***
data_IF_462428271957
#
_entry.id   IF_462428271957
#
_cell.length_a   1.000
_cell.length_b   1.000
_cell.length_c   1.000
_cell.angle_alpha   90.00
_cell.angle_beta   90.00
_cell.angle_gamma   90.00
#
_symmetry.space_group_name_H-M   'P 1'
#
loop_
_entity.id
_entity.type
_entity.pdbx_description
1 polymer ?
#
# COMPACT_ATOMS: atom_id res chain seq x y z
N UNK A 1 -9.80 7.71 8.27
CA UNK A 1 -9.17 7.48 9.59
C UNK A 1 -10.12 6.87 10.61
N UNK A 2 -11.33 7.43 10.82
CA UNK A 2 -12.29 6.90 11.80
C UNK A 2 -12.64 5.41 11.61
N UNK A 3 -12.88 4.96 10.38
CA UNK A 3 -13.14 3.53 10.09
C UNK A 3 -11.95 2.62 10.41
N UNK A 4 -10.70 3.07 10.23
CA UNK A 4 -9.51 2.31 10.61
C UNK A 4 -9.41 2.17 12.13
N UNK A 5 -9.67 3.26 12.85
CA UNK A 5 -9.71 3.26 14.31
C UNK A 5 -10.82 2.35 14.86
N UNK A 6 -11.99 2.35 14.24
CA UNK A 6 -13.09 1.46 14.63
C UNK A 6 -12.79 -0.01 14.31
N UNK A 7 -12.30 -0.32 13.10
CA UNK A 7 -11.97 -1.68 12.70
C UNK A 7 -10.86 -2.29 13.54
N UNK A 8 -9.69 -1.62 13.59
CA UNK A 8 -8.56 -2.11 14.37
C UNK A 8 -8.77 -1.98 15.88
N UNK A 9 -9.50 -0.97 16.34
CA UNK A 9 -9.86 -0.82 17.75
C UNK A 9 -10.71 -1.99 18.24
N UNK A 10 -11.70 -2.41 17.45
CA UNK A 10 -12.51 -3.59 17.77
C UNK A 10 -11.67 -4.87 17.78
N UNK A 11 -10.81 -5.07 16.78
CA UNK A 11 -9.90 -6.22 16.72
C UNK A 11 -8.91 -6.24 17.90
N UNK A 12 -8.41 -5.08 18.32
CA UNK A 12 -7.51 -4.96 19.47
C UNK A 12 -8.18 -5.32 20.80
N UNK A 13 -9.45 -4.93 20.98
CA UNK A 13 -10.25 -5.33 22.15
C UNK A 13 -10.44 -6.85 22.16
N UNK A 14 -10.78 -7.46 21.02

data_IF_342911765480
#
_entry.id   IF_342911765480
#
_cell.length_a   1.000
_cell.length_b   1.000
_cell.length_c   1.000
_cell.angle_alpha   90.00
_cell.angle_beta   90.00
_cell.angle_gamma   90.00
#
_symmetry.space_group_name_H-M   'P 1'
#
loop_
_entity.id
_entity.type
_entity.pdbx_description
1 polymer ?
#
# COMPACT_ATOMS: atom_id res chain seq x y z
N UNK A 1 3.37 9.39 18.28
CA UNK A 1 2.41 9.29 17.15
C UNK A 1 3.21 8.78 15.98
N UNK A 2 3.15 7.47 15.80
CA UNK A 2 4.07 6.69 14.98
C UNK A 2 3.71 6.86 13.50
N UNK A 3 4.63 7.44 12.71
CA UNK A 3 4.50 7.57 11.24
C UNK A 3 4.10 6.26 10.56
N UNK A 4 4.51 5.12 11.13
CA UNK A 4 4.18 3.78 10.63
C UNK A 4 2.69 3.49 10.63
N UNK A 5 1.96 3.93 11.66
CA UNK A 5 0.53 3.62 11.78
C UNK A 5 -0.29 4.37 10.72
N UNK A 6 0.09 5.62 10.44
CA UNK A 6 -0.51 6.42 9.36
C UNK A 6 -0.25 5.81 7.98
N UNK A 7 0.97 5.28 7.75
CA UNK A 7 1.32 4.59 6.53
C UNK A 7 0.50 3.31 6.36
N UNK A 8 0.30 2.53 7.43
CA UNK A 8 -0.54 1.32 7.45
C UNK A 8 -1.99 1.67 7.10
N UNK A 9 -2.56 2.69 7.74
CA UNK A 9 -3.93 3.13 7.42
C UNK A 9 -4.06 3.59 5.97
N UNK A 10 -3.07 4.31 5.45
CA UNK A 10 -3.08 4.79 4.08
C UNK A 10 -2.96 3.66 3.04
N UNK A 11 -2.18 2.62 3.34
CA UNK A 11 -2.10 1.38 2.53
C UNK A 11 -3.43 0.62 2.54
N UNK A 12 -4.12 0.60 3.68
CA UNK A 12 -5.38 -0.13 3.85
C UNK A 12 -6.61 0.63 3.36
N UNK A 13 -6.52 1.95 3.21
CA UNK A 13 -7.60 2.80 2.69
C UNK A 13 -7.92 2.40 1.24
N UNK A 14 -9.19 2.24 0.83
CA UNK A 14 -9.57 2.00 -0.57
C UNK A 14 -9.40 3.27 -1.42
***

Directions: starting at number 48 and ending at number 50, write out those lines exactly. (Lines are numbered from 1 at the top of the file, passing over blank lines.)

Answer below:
N UNK A 10 -11.70 -2.41 17.45
CA UNK A 10 -12.51 -3.59 17.77
C UNK A 10 -11.67 -4.87 17.78